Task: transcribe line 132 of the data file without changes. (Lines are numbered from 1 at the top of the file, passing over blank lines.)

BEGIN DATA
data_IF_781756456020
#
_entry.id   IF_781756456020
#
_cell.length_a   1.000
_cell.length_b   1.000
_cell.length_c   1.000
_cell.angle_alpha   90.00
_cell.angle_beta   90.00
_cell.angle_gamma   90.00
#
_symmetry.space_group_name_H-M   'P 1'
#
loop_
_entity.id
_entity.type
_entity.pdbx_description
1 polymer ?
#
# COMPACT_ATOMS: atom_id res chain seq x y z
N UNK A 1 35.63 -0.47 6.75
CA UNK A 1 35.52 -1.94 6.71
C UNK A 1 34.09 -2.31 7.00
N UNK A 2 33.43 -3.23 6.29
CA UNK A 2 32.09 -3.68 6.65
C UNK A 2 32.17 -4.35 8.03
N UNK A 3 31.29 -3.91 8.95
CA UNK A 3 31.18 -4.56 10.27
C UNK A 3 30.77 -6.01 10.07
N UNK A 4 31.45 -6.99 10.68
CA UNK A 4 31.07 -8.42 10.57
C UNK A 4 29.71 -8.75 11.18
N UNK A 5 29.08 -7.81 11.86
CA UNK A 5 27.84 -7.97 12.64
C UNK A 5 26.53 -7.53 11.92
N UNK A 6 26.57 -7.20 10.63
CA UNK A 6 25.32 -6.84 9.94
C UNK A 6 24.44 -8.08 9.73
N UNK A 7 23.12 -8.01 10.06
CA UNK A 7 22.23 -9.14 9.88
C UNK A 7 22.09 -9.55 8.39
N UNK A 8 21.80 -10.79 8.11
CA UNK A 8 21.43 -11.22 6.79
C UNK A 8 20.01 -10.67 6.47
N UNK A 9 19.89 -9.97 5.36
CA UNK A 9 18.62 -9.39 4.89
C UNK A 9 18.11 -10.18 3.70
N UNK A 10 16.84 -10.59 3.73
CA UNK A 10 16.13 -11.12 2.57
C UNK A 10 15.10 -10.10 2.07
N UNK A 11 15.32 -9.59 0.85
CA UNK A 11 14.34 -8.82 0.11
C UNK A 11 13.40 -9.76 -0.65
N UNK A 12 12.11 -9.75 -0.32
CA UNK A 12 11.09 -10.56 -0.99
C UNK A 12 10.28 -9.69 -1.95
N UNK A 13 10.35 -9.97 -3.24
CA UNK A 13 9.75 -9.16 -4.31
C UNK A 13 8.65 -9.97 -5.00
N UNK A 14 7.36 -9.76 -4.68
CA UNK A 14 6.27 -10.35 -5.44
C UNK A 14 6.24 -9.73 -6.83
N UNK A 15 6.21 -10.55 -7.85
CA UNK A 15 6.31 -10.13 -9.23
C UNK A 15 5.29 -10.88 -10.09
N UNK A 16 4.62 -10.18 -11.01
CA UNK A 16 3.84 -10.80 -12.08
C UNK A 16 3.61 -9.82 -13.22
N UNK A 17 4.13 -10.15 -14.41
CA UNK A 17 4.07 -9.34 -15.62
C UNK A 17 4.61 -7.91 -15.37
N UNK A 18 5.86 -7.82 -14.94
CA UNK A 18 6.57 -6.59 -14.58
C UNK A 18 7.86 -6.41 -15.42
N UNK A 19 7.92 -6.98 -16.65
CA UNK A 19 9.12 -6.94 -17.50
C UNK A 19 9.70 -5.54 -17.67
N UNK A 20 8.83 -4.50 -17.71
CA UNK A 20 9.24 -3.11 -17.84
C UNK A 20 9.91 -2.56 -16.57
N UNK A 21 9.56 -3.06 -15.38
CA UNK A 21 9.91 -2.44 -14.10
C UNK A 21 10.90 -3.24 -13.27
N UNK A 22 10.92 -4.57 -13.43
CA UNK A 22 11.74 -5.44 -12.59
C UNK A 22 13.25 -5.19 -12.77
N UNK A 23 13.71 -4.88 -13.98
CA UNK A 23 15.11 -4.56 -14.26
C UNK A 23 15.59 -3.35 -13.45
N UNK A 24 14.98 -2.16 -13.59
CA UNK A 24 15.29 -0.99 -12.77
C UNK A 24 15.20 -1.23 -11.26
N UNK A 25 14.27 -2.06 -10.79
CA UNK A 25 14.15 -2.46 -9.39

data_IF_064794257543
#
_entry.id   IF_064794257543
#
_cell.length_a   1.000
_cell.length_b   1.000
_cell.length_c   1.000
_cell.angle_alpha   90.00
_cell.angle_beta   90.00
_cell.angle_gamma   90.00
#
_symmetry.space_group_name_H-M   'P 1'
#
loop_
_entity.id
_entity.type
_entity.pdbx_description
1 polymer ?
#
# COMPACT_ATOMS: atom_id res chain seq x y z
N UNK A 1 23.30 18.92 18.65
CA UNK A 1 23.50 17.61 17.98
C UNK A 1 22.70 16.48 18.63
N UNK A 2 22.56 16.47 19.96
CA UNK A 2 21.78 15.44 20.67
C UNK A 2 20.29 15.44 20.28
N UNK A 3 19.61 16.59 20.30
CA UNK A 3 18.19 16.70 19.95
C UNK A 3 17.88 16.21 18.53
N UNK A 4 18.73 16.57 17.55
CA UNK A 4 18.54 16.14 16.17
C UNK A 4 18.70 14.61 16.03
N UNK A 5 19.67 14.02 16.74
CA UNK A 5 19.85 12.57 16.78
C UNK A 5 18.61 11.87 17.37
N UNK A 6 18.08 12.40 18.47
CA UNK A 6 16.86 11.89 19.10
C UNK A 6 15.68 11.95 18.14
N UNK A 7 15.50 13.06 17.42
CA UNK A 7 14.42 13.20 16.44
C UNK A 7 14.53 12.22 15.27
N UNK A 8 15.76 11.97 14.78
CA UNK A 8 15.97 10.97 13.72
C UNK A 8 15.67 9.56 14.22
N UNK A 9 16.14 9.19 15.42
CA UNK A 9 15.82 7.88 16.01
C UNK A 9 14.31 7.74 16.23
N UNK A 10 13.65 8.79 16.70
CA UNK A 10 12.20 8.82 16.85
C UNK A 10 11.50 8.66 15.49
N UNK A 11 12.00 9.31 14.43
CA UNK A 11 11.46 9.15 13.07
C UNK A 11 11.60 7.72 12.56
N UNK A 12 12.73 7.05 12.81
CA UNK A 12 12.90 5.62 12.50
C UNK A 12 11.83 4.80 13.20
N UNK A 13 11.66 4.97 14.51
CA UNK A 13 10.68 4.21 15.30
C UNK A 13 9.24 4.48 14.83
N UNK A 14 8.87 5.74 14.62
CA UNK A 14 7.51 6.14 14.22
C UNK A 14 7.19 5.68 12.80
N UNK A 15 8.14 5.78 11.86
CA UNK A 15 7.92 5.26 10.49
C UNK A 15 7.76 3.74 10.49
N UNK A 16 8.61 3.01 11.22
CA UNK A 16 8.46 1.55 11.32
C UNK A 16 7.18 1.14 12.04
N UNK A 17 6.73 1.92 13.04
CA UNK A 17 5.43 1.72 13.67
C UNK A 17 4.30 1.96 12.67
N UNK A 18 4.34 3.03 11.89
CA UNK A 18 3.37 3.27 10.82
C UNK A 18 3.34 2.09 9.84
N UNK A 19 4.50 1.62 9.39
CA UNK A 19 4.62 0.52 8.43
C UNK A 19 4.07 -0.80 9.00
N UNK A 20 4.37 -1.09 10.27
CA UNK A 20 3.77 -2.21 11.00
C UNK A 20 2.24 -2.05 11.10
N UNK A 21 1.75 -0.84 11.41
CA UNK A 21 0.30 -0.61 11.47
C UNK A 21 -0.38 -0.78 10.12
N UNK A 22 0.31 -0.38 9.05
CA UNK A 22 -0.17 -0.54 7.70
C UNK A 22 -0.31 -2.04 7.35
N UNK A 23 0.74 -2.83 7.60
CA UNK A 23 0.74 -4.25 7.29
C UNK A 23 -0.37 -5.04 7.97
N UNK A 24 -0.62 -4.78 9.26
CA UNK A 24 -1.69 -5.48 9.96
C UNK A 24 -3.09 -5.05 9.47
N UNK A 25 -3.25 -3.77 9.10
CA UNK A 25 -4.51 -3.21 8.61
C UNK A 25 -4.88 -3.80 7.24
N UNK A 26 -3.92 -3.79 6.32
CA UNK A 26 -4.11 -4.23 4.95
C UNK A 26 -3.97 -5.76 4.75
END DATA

C UNK A 6 15.68 11.95 18.14